As one of the top-rated travel destinations in the country, tourists typically flock to Asheville, NC for:
A) a rugged outdoor pursuit amongst the Blue Ridge Mountain air
B) to have a food affair with the organic home-grown foodie culture
C) or to spend time amongst the vibrant, eclectic, and unapologetic art scene
While a visit usually reaps a jam-packed, non-stop schedule for any tourist, there is one impassable option that draws designers, builders, and architects like a Sphinx moth to a porch light and that is a tour of the Biltmore Estate.
To date, this massive marvel remains the largest private residence in America. Housing 250 rooms, the French Renaissance chateau covers four acres of floor space, while sitting on a total of 8,000 acres of property.
As the brainchild of George Vanderbilt, Richard Morris Hunt, and Frederick Law Olmstead, the legacy of the Biltmore Estate is unprecedented hosting the mansion, several gardens and farms, the woodlands, and even a vineyard.
Within the property are over 2 million exotic and local plant, tree, and shrub varieties, including over 250 types of roses.
George Vanderbilt personally decorated and designed everything within the house. Each room is named after either: the artist (whose work is exhibited within the room), the function of the room, or by a key design feature that the room showcases.
The Oak Sitting Room was the Vanderbilt’s favorite spot to have breakfast in. It features Jacobean carved oak paneling which provides a striking contrast against the intricate plaster ceiling.
The Banquet Hall is breathtakingly exquisite and has plenty of room for all the jaw-dropping that happens with every encounter. Dinners in this room were a nightly occurrence featuring eight to ten courses.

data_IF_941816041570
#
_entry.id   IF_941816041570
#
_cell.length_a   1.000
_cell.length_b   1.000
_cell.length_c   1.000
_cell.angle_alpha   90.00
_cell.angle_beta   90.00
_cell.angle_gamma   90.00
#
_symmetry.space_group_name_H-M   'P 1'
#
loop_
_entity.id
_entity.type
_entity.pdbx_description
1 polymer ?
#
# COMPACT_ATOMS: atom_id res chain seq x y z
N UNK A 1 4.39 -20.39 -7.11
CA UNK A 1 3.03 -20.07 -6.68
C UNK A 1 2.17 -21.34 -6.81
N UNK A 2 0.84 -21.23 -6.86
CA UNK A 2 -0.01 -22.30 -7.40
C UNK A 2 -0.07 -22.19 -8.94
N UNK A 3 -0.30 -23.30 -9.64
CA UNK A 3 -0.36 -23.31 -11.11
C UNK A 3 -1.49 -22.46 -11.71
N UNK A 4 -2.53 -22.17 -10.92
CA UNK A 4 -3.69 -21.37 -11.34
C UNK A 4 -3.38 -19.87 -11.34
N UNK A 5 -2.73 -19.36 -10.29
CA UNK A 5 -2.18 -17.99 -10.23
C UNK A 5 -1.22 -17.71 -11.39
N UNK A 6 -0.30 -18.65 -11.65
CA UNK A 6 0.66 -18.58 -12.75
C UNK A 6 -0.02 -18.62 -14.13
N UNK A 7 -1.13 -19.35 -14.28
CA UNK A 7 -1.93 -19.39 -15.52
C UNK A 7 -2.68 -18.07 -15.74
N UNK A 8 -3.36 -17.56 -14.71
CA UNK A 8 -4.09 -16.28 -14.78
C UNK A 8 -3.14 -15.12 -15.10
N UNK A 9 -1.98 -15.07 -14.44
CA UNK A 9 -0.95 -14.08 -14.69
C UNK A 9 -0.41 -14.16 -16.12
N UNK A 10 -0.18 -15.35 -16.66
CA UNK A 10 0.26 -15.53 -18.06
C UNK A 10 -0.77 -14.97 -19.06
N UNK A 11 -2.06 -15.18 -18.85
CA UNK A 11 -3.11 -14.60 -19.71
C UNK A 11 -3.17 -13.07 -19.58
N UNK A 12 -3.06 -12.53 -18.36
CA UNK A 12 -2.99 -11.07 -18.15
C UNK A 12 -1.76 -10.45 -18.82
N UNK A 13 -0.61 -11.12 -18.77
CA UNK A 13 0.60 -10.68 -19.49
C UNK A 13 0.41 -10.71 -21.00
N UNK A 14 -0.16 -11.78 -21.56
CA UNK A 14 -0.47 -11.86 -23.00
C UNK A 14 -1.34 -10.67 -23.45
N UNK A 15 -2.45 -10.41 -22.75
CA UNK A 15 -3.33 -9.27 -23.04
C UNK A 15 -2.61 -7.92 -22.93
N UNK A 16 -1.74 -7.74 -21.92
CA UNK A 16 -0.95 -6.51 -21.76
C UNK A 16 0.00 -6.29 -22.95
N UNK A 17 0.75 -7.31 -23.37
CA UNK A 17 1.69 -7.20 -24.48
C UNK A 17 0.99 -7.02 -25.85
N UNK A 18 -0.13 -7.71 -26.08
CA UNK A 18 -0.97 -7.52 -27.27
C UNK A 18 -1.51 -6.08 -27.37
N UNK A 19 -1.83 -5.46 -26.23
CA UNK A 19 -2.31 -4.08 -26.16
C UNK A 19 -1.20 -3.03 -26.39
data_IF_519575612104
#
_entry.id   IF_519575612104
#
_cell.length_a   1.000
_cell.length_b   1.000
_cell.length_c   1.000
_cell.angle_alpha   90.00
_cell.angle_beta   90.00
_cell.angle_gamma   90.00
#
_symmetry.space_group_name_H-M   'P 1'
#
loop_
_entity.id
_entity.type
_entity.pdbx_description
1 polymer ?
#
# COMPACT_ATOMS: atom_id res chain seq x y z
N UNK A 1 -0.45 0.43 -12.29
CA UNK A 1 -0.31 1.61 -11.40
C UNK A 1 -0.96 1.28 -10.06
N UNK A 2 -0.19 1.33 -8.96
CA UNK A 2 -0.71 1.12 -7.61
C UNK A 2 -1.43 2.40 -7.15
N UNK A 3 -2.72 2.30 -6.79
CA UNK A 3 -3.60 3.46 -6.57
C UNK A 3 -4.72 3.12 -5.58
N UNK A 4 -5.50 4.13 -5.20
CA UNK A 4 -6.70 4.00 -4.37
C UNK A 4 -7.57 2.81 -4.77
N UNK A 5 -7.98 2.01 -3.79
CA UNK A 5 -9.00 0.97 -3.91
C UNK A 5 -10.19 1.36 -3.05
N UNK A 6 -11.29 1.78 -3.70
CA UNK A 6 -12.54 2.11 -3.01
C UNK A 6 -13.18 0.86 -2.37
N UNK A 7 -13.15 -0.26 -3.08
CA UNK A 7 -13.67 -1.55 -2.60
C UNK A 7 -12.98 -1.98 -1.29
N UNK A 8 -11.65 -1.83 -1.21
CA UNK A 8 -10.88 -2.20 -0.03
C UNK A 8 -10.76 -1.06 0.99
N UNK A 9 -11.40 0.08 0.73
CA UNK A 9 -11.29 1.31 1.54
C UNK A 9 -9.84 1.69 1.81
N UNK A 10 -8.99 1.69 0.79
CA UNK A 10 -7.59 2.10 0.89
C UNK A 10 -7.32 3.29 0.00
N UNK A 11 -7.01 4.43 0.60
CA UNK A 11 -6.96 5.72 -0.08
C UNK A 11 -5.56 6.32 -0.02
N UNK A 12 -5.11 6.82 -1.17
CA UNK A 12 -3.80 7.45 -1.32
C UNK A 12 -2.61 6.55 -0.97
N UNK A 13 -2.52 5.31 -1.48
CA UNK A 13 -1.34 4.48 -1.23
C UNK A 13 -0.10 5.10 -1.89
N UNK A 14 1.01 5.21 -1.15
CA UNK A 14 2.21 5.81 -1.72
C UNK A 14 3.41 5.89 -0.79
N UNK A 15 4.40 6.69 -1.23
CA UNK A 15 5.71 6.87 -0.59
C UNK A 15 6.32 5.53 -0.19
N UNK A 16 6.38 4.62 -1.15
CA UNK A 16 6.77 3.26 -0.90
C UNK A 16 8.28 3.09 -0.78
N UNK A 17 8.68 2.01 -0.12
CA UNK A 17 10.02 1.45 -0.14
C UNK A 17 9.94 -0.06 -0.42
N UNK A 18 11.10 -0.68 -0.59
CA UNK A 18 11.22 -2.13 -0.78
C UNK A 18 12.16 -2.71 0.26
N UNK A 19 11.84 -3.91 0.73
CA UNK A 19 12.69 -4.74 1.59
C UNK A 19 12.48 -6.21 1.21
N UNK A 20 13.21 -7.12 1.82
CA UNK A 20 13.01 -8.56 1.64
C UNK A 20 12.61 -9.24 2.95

We found that dedication to such a time-consuming meal would be no problem for us, as the encompassing grandeur of 70-foot high walls, a massive triple fireplace, and the forest-scenes dancing across Flemish tapestries would leave us entertained for hours.
Not all rooms in the Biltmore Estate are over-the-top ornate, however, one of the family’s favorite pastimes was a good ol’ game of bowling. The simplicity of the two-toned private alley helped to echo all the colorful celebration that occurred after each strike.
A beautiful testament to the golden ration, this cantilevered spiral staircase is an architectural feat and wonder. The limestone slab steps appear to float because their weight is counterbalanced by the walls, making it so support columns are unnecessary. It swirls around a 1,700-pound electric chandelier that hangs from a single bolt.
Like the inside, the building’s outside is ornately filled with detailed textures and decor that is art in and of itself. These limestone columns are individually patterned, but when viewed as a whole, they create a larger overarching pattern that balances the playfulness of the Guastavino vaulted tile ceiling.
Our visit rendered a delightful encounter with the artistic work of glass sculptor, Dale Chihuly whose collaboration within and without the the estate brought bright pops of a modern nuance to the traditional regality of the property. The freeform tubes burst forth like fountain heads in a rich gold illuminating the Winter Garden fountain like the lanterns above.
While many just opt for a one-day tour to wander through the mansion’s halls or gardens, a single visit doesn’t really do it justice. The majesty of this man-made creation offers so much to explore and beckons for several visits, which is certainly alright with us —
we’ll be back!
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Interpretive storyteller and word wizard, regular Girl Friday, producer, editor, foodie adventurist, creative-revolutionary and winner of “roommate of the year” for 4 years and counting.